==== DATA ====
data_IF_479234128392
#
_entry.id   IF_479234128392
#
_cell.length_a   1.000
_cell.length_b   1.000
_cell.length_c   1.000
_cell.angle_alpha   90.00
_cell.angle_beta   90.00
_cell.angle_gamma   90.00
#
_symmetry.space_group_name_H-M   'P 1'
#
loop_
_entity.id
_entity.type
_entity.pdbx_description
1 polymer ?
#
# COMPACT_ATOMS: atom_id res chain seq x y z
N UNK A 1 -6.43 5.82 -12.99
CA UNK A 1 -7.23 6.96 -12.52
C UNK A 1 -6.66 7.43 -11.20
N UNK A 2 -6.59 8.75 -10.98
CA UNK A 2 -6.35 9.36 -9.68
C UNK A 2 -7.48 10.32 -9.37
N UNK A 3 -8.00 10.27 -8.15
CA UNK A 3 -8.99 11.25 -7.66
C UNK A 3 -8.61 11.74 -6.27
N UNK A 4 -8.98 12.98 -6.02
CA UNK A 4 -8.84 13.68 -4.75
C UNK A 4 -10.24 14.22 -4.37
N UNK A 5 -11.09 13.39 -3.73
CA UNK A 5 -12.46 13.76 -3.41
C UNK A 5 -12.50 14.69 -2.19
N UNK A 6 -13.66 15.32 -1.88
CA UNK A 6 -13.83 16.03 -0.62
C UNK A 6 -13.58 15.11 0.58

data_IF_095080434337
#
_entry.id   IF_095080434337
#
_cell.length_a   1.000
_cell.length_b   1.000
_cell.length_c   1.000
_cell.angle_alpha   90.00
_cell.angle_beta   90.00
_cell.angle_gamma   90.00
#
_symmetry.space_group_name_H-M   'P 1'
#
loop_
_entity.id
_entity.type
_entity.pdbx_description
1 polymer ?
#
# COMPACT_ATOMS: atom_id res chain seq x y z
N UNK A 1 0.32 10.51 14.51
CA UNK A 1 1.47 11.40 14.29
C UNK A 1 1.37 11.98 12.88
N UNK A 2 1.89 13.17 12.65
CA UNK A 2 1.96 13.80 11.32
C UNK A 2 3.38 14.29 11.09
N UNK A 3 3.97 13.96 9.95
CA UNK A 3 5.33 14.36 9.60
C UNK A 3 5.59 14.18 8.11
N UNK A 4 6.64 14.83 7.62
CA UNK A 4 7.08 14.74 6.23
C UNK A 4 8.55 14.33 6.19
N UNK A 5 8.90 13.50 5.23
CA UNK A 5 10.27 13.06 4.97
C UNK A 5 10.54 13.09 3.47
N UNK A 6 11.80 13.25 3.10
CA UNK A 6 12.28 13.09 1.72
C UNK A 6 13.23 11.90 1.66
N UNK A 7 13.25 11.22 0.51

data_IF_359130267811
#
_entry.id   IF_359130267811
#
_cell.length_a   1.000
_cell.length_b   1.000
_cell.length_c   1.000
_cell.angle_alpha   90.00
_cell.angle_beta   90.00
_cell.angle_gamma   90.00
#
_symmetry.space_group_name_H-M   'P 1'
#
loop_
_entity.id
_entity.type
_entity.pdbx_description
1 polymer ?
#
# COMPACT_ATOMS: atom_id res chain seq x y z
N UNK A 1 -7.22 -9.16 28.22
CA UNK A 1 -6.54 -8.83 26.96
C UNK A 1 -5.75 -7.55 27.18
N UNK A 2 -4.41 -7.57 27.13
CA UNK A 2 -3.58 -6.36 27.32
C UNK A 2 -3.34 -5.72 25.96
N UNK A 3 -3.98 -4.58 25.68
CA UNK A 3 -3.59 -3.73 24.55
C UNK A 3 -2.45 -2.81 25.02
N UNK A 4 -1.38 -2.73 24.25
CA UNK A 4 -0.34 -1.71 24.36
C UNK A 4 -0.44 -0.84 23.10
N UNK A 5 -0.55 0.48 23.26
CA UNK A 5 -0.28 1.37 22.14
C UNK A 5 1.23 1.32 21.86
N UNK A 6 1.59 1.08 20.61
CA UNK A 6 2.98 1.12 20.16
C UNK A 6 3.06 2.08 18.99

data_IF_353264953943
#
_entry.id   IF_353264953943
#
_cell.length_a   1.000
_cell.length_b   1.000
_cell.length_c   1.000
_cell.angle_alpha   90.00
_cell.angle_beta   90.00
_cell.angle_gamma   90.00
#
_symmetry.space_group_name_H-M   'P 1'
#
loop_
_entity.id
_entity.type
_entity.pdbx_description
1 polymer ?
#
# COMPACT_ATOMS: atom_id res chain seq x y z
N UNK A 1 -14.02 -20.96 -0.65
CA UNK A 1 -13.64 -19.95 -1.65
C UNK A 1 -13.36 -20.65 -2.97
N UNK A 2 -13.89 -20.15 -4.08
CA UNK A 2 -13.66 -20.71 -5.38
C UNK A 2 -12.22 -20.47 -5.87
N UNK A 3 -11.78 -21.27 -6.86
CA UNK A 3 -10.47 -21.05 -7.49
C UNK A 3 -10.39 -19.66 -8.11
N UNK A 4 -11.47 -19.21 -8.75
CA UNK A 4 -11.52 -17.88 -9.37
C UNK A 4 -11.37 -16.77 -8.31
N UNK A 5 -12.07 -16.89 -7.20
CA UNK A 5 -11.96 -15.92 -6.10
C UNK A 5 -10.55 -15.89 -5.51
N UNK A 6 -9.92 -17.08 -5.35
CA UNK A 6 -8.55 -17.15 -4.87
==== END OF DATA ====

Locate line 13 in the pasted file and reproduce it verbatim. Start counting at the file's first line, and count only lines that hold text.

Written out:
#